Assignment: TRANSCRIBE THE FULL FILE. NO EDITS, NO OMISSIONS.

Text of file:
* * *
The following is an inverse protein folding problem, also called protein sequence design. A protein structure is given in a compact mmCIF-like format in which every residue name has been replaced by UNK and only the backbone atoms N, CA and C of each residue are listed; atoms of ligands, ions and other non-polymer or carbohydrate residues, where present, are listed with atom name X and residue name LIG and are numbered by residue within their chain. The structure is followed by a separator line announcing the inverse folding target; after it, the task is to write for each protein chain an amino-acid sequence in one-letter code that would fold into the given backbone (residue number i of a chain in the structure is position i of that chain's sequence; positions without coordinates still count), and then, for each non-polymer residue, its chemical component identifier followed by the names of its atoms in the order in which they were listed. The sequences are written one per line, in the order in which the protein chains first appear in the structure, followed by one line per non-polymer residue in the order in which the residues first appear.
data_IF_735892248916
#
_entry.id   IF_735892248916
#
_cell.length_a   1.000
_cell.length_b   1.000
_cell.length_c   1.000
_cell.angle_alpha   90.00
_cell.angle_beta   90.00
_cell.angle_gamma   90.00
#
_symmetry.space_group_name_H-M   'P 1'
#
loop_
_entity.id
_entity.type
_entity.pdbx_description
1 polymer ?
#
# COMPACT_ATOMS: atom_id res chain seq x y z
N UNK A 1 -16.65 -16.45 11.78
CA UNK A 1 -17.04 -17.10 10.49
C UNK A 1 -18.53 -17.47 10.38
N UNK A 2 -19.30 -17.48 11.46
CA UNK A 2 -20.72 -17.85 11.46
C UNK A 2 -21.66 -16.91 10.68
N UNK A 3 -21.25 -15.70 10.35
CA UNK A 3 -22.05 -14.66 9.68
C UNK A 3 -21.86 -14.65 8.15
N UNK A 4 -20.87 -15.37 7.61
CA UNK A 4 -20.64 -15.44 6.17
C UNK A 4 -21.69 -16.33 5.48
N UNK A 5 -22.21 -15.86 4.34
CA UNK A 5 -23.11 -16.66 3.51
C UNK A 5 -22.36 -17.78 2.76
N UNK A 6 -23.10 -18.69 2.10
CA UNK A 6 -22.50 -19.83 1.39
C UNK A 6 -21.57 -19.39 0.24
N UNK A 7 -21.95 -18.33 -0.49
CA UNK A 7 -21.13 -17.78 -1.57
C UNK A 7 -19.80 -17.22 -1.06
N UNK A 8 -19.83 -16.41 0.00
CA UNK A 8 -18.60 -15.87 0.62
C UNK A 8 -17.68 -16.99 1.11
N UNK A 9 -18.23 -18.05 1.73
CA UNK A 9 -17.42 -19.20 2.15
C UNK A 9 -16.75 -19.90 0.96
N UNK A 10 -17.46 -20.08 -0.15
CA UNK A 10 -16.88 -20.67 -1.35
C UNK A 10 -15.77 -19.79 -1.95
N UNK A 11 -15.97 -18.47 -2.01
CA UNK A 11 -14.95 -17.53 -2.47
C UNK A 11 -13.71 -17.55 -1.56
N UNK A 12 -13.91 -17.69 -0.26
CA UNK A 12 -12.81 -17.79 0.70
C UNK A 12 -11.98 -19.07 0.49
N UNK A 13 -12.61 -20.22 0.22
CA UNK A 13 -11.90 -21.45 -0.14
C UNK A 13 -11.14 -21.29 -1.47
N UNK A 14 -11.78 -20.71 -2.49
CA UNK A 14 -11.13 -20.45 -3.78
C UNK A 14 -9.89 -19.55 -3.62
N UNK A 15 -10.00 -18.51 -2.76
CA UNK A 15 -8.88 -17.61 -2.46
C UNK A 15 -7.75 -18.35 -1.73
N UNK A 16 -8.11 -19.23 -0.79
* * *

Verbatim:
The following is an inverse protein folding problem, also called protein sequence design. A protein structure is given in a compact mmCIF-like format in which every residue name has been replaced by UNK and only the backbone atoms N, CA and C of each residue are listed; atoms of ligands, ions and other non-polymer or carbohydrate residues, where present, are listed with atom name X and residue name LIG and are numbered by residue within their chain. The structure is followed by a separator line announcing the inverse folding target; after it, the task is to write for each protein chain an amino-acid sequence in one-letter code that would fold into the given backbone (residue number i of a chain in the structure is position i of that chain's sequence; positions without coordinates still count), and then, for each non-polymer residue, its chemical component identifier followed by the names of its atoms in the order in which they were listed. The sequences are written one per line, in the order in which the protein chains first appear in the structure, followed by one line per non-polymer residue in the order in which the residues first appear.
data_IF_735892248916
#
_entry.id   IF_735892248916
#
_cell.length_a   1.000
_cell.length_b   1.000
_cell.length_c   1.000
_cell.angle_alpha   90.00
_cell.angle_beta   90.00
_cell.angle_gamma   90.00
#
_symmetry.space_group_name_H-M   'P 1'
#
loop_
_entity.id
_entity.type
_entity.pdbx_description
1 polymer ?
#
# COMPACT_ATOMS: atom_id res chain seq x y z
N UNK A 1 -16.65 -16.45 11.78
CA UNK A 1 -17.04 -17.10 10.49
C UNK A 1 -18.53 -17.47 10.38
N UNK A 2 -19.30 -17.48 11.46
CA UNK A 2 -20.72 -17.85 11.46
C UNK A 2 -21.66 -16.91 10.68
N UNK A 3 -21.25 -15.70 10.35
CA UNK A 3 -22.05 -14.66 9.68
C UNK A 3 -21.86 -14.65 8.15
N UNK A 4 -20.87 -15.37 7.61
CA UNK A 4 -20.64 -15.44 6.17
C UNK A 4 -21.69 -16.33 5.48
N UNK A 5 -22.21 -15.86 4.34
CA UNK A 5 -23.11 -16.66 3.51
C UNK A 5 -22.36 -17.78 2.76
N UNK A 6 -23.10 -18.69 2.10
CA UNK A 6 -22.50 -19.83 1.39
C UNK A 6 -21.57 -19.39 0.24
N UNK A 7 -21.95 -18.33 -0.49
CA UNK A 7 -21.13 -17.78 -1.57
C UNK A 7 -19.80 -17.22 -1.06
N UNK A 8 -19.83 -16.41 0.00
CA UNK A 8 -18.60 -15.87 0.62
C UNK A 8 -17.68 -16.99 1.11
N UNK A 9 -18.23 -18.05 1.73
CA UNK A 9 -17.42 -19.20 2.15
C UNK A 9 -16.75 -19.90 0.96
N UNK A 10 -17.46 -20.08 -0.15
CA UNK A 10 -16.88 -20.67 -1.35
C UNK A 10 -15.77 -19.79 -1.95
N UNK A 11 -15.97 -18.47 -2.01
CA UNK A 11 -14.95 -17.53 -2.47
C UNK A 11 -13.71 -17.55 -1.56
N UNK A 12 -13.91 -17.69 -0.26
CA UNK A 12 -12.81 -17.79 0.70
C UNK A 12 -11.98 -19.07 0.49
N UNK A 13 -12.61 -20.22 0.22
CA UNK A 13 -11.90 -21.45 -0.14
C UNK A 13 -11.14 -21.29 -1.47
N UNK A 14 -11.78 -20.71 -2.49
CA UNK A 14 -11.13 -20.45 -3.78
C UNK A 14 -9.89 -19.55 -3.62
N UNK A 15 -10.00 -18.51 -2.76
CA UNK A 15 -8.88 -17.61 -2.46
C UNK A 15 -7.75 -18.35 -1.73
N UNK A 16 -8.11 -19.23 -0.79